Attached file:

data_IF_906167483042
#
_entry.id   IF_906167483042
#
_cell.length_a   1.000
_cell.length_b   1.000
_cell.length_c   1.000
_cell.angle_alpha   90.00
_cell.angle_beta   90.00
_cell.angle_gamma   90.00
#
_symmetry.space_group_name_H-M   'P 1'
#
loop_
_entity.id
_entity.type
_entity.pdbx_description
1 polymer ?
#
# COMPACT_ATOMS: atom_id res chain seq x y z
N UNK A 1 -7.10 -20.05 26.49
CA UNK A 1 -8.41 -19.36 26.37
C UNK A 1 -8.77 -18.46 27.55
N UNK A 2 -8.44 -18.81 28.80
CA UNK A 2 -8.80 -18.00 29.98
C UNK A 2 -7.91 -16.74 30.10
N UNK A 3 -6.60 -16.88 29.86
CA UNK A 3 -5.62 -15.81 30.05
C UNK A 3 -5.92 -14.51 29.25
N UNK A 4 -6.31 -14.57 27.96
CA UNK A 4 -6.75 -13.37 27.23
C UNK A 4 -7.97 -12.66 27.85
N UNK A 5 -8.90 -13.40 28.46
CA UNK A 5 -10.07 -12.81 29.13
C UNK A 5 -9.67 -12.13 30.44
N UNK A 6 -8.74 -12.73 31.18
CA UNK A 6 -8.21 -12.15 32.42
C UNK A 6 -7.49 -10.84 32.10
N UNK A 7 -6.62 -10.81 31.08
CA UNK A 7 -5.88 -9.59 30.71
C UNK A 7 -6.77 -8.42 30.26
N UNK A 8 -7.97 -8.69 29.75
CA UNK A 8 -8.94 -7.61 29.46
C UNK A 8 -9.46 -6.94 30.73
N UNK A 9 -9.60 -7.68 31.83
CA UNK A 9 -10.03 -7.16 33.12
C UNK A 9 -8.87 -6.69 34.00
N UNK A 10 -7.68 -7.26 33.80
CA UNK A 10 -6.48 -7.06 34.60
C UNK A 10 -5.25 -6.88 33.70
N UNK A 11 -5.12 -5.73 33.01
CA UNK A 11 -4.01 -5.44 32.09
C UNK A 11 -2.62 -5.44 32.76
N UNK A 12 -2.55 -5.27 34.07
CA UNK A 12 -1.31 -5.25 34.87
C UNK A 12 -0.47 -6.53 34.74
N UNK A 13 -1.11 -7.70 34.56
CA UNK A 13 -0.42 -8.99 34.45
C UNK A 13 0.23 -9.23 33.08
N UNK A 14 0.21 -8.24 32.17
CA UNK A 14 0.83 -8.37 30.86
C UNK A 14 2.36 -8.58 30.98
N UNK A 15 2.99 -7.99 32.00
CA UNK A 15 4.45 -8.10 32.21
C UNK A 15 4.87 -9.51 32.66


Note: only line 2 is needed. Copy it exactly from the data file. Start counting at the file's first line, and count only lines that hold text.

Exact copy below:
#